People have worked hard, admirably, to stop evictions and keep residents housed during the pandemic.
That’s totally justified. We don’t want people to lose their homes, especially because of pandemic problems that are no fault of their own.
And it’s worked, to an extent — homelessness in the Tucson area has not surged, at least not as much as feared.
But the blunt tool used to stop evictions — imposing a moratorium — is worn out. The Biden administration deployed it again last week, in a last-ditch effort to work around a Supreme Court decision that ended a previous moratorium July 31.
Congress could have acted, but it didn’t, so the Centers for Disease Control and Prevention tweaked the previous moratorium to make it a little different from the one the court ruled on. The new moratorium applies to places like Pima County where there is substantial spread of COVID-19, but it might be overturned by a judge by the time you read this.
The funny thing is — there would be no real need for the blunt instrument, the moratorium, if all levels of government would make its more specialized tool work better and faster.
The federal government has allocated up to $46.55 billion nationwide in two rounds of rental assistance as part of broader bills passed in December and March.
That is probably enough money to prevent evictions if we would just spend it fast enough, and if the rules worked.
Arizona has about $923 million available for rental assistance. That compares to an estimated total of $500 million-plus in total rent owed statewide, according to the Arizona Multihousing Association.
You see those figures? We have more than enough federal money available now to pay all the overdue rent in Arizona, and even have money to pay future months. As a state we don’t even have to contribute any of our own money, except to run the programs.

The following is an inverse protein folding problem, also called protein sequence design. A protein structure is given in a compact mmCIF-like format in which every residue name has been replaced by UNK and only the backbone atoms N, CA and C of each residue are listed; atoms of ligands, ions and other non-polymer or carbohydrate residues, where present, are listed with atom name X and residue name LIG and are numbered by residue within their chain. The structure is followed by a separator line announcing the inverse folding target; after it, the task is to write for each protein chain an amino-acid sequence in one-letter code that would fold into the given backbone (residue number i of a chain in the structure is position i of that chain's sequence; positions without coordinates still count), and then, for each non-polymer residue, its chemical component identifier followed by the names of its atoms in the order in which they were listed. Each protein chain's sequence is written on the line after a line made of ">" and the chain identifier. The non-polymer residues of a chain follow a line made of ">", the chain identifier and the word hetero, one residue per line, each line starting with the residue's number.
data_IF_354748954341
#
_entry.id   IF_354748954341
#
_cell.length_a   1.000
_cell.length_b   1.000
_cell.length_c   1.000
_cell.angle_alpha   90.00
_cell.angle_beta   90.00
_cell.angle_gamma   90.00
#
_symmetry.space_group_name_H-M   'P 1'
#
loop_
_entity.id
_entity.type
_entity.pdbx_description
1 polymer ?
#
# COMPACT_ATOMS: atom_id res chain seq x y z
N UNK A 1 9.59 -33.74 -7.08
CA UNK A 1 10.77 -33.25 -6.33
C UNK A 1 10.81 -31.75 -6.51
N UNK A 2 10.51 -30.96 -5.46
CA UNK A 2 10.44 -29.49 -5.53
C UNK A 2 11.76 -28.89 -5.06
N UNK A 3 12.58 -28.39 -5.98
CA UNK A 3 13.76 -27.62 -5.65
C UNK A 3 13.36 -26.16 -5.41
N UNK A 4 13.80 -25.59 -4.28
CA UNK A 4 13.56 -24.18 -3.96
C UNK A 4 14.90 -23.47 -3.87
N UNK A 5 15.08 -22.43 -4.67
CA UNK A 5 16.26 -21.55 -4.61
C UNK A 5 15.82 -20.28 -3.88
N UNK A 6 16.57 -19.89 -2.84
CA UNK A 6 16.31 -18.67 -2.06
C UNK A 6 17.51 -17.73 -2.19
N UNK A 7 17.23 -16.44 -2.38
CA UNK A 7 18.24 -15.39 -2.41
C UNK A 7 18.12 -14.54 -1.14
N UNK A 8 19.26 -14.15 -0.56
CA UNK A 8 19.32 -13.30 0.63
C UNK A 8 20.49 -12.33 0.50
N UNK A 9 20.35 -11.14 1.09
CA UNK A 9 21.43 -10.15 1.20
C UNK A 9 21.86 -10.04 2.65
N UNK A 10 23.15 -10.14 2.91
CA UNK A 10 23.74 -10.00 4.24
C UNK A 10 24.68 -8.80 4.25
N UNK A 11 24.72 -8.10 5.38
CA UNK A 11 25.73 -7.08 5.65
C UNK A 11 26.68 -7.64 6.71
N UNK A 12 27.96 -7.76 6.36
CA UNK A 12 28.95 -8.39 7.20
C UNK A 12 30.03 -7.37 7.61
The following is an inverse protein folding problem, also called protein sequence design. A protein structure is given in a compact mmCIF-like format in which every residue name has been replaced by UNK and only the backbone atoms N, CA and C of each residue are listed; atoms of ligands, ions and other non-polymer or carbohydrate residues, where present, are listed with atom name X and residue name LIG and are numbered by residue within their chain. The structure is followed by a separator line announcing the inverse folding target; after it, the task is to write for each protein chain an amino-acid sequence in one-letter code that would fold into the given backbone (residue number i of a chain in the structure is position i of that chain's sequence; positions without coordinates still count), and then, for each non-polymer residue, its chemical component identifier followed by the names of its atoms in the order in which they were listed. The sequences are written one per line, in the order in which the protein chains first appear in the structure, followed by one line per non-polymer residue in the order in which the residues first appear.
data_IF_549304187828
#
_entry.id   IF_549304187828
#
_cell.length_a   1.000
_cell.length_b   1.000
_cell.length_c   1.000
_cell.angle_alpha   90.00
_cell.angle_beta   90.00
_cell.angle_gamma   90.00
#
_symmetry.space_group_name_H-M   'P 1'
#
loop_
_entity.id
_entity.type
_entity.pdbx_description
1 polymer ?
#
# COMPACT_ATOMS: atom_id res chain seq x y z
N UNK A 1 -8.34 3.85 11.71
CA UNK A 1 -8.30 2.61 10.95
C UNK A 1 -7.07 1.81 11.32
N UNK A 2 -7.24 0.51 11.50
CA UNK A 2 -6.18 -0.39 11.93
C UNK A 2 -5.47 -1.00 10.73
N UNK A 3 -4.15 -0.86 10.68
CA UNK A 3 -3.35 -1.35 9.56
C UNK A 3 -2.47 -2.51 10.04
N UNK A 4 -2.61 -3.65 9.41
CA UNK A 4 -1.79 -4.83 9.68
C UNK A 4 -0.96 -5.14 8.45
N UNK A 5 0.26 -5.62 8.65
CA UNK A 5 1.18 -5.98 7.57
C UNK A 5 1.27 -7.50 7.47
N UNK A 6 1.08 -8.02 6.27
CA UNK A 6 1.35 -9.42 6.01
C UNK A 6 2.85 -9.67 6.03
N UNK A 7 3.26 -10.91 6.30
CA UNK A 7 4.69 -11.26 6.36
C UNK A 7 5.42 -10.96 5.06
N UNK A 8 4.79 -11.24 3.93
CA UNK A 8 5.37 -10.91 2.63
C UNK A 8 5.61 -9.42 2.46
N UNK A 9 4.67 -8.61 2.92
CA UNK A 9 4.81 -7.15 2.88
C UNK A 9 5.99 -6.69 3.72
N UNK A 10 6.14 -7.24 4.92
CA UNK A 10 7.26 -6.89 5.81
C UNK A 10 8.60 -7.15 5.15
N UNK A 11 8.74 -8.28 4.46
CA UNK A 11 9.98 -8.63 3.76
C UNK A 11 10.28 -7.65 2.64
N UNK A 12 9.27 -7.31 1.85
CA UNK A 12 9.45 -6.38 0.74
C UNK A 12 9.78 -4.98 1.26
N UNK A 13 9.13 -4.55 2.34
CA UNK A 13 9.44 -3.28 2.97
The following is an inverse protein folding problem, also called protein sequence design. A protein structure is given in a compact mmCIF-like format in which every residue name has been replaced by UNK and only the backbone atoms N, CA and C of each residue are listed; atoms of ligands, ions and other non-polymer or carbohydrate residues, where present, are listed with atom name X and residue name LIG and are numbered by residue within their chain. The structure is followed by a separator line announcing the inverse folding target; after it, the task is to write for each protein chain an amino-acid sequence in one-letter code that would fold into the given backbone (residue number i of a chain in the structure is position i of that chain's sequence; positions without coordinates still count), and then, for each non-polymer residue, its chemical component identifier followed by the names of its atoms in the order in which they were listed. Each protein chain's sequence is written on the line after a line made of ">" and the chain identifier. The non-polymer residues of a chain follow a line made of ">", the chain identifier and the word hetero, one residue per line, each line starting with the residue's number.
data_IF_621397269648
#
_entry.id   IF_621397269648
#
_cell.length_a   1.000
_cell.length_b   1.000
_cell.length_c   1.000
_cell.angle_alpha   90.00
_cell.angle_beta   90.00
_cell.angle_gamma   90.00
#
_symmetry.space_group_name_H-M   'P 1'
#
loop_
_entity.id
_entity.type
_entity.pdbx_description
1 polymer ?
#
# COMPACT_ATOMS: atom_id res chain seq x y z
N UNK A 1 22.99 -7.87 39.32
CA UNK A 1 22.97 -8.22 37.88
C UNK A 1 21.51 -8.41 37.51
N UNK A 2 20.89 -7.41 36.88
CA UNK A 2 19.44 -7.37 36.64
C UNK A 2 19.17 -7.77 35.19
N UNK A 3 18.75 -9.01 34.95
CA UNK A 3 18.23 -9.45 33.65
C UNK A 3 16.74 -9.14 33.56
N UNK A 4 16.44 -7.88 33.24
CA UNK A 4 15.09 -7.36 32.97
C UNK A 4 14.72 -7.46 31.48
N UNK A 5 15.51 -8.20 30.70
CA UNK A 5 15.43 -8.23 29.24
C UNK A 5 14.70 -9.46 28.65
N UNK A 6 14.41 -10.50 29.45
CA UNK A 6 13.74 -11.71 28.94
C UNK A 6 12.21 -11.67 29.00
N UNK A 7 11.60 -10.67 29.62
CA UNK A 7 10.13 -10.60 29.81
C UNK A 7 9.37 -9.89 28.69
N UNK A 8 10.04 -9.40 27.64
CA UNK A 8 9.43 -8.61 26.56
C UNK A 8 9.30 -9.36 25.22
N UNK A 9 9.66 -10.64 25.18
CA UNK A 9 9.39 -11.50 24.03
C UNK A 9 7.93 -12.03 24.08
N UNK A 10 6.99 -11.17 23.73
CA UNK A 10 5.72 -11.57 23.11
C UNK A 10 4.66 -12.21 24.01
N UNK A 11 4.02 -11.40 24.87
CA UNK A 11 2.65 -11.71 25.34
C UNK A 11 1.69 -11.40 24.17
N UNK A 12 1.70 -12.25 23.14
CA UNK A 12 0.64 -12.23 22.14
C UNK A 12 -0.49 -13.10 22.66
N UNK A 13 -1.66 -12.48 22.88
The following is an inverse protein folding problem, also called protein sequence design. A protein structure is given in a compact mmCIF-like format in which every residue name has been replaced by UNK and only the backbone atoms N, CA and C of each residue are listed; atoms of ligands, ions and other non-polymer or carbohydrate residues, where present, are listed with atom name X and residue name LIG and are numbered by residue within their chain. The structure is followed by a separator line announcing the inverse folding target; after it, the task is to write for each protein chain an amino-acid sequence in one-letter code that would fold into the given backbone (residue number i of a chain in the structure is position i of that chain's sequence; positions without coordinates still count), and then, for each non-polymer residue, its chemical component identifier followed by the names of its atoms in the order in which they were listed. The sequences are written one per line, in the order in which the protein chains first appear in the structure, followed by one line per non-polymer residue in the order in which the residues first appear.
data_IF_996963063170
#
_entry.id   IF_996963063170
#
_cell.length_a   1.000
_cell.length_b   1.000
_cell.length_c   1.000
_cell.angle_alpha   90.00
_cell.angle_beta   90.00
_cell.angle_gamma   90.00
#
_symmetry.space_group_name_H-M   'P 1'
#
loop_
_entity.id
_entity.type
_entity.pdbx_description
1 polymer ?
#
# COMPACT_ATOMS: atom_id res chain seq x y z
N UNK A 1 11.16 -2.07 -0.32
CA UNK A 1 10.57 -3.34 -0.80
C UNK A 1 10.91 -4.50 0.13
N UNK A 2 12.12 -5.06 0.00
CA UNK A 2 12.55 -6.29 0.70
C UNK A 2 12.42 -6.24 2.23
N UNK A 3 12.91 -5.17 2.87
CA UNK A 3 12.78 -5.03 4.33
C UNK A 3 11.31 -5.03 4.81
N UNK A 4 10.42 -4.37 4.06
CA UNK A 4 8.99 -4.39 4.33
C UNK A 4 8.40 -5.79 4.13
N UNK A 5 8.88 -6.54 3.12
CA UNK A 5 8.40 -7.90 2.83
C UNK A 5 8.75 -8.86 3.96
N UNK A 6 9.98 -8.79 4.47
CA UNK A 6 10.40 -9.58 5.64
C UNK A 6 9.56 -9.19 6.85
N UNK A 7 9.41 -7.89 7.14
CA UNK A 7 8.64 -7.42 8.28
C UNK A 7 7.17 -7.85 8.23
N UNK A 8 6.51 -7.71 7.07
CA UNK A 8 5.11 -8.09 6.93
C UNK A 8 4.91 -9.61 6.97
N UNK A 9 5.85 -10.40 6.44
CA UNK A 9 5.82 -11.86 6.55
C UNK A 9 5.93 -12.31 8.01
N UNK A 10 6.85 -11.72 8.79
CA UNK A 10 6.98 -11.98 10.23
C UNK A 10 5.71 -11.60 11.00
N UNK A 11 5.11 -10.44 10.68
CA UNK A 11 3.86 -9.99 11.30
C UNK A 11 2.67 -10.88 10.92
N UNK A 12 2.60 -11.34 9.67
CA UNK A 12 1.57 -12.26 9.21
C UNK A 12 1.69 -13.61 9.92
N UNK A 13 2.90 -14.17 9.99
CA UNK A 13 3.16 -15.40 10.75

Pima County and Tucson officials are pretty proud of how well they’ve done. U.S. Rep. Raúl Grijalva and officials from Tucson, Pima County and local nonprofits held a press conference Friday to trumpet their success and ask for more support from the state.
The last week of July, the joint Pima County-Tucson program allocated more than $1.5 million, the most ever for one week, noted Dan Sullivan, director of Pima County Community & Workforce Development.
“We have a really good thing going on,” he said.
Pima County Administrator Chuck Huckelberry said the joint effort has spent or committed almost 70% of the $31 million the city and county received in its first round of funding.
“I’d like to spend 100% by September and ask for more money,” he said.
But still, the program, run by the Community Investment Corp. and local nonprofits, has received 16,414 eviction-prevention requests while paying out for 3,287 of them. There are 100 inquiries a day and a waiting list of 2,700. It’s helping but not yet solving the problem.
City of Tucson Housing Director Liz Morales warned: “We can’t downplay the crisis we’re in. We’re in a housing crisis, and we’re in a crisis with evictions.”
Landlords feel it, too. They can’t be ordered to absorb unpaid rent month after month. This rental assistance program is also for them, and in fact, local landlords can initiate applications for rental assistance themselves.